Though its mother is technically from the south, you can t call the peregrine falcon born last month atop a downtown Toledo building a Dixie chick.
The sole offspring produced this year in the nest atop the Commodore Perry building at Superior Street and Jefferson Avenue is a male, and it is still referred to as a chick. But its mother is from southern Ohio.
The 3-week-old male had its first encounter with humans yesterday morning when it was temporarily taken from its nest for banding by Ohio Division of Wildlife officials. The band will allow them to track the young falcon s movement, and provide insight into the species survival rate.
Hopefully, this will be his last contact with humans, up close and personal, Dave Scott, peregrine falcon project coordinator for the Ohio Department of Natural Resources Division of Wildlife, said after attaching two identification bands to the chick and taking a blood sample.
Scott Butterworth, a wildlife management supervisor, said the half-hour procedure would not cause any permanent damage to the bird or cause its parents to abandon it.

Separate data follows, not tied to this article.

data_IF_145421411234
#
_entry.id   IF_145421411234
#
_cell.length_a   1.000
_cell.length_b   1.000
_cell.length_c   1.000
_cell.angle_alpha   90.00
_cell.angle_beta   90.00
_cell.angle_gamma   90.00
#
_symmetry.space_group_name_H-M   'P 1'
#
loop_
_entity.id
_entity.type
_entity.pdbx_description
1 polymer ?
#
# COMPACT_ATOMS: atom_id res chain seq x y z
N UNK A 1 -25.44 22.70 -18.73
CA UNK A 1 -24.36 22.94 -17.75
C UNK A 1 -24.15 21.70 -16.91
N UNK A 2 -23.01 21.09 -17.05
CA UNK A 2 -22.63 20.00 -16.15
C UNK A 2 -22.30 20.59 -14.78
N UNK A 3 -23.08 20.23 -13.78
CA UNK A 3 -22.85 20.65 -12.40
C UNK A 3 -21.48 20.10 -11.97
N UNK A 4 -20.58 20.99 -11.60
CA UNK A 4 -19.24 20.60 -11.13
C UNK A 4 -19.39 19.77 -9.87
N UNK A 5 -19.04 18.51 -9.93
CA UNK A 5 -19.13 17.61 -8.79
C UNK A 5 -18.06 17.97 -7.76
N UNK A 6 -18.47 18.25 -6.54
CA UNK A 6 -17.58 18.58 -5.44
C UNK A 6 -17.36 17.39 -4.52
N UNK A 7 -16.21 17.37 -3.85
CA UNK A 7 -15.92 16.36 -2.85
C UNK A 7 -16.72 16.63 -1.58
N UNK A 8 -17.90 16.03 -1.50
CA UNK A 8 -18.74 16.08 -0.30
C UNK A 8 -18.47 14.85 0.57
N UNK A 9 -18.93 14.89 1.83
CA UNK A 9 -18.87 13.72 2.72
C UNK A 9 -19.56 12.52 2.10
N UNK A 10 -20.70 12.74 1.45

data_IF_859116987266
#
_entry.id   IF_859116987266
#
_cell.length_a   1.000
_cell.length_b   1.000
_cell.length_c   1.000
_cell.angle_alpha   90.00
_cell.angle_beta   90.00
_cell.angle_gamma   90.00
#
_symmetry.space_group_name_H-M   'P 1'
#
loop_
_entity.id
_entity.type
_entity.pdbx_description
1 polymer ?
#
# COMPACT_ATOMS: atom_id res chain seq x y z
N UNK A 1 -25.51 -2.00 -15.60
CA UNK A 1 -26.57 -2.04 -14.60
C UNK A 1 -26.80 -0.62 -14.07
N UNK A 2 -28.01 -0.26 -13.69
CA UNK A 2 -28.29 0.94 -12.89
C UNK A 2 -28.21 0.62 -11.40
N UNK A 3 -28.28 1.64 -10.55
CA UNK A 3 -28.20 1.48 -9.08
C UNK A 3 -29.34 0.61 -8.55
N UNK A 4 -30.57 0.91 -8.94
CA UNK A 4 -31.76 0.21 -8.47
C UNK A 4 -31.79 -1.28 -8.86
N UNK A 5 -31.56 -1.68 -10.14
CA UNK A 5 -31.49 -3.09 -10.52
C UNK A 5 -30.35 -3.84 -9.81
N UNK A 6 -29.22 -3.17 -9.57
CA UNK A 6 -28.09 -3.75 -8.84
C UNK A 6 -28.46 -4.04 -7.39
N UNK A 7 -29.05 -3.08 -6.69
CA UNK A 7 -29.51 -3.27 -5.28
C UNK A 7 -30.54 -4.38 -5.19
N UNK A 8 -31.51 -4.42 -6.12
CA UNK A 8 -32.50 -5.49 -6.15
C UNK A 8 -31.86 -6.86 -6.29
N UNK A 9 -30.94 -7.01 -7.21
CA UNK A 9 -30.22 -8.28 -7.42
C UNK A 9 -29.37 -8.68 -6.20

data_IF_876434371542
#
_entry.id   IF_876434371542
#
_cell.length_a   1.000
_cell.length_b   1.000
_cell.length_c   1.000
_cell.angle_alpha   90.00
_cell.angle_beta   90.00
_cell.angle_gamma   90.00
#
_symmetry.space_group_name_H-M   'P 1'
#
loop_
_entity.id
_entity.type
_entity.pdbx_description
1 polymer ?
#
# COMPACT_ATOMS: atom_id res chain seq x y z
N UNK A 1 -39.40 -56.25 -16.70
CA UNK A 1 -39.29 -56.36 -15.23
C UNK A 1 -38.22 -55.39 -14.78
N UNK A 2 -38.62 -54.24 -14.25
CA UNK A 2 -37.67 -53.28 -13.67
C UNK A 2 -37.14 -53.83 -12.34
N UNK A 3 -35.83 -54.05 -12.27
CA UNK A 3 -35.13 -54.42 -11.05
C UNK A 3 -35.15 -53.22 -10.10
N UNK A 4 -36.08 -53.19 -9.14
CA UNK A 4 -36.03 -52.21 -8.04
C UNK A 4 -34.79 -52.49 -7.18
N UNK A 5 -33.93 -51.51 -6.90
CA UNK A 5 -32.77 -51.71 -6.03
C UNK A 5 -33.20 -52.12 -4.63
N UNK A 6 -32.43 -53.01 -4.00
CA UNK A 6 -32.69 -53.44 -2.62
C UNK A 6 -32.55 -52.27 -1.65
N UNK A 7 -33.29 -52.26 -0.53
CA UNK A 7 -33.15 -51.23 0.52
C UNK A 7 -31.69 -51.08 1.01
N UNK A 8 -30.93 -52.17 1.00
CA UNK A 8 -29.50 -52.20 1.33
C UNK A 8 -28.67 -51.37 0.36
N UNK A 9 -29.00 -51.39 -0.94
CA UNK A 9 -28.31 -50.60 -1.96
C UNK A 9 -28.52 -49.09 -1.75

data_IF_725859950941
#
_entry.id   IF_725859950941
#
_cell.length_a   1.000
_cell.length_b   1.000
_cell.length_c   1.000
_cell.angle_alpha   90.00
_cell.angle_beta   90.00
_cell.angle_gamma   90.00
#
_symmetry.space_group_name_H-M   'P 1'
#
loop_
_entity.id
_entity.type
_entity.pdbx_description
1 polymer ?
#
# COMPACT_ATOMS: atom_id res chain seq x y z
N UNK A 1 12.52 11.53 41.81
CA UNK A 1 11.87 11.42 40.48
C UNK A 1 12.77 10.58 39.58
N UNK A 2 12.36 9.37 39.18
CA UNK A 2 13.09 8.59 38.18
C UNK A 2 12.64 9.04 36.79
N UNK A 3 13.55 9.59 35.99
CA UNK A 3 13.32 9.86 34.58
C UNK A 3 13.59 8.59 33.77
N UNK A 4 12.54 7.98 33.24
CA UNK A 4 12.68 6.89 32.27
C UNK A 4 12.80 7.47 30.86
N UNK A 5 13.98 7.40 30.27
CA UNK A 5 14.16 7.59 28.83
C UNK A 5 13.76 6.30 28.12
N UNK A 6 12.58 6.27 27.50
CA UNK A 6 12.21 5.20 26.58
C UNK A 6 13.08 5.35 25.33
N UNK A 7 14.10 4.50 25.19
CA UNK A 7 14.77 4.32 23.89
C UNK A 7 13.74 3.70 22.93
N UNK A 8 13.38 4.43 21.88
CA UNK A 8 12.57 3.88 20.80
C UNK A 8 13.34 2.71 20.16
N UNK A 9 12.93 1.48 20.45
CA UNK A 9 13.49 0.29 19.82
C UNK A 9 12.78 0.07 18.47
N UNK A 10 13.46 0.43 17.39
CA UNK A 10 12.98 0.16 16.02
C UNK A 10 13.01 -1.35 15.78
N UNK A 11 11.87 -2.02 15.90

Still, Mr. Scott had to carry a plywood shield near the nest to prevent the parents from swooping down and attacking the wildlife officials or injuring the chick.
The nest atop the Commodore Perry was Ohio s first peregrine nest, established in 1988. The current inhabitants are a male that arrived several years ago from Canada, and a female that arrived this year from southern Ohio.
It s not uncommon for one of the pair to be replaced by another bird, Mr. Butterworth said.
Ohio has 19 known pairs of peregrine falcons, with the largest concentration of seven pairs nesting in Cleveland, Mr. Scott said. Although their numbers have grown from a handful of birds tagged in the late 1990s when the program began to 60 last year Toledo is still home to only a single pair.
Because they re so territorial and they re the top of the food chain, they really don t tolerate each other very well, Mr. Scott explained.
Last year, the Commodore Perry nest produced four chicks, two of which survived and have since left the area. Peregrine falcons are about the size of a crow and feed primarily on other birds, dive-bombing at speeds of up to 180 mph.
The falcon that was banded today will reach full size in approximately three to four weeks, after which it will learn to fly. Mr. Butterworth said the death rate for falcons is high at that time, and is also high when they leave the nest and must begin to hunt their own food.
Peregrine falcons were removed from the federal endangered species list in 1999, although they are still listed as endangered in Ohio.
Contact Eric Lund at: firstname.lastname@example.org or 419-724-6050.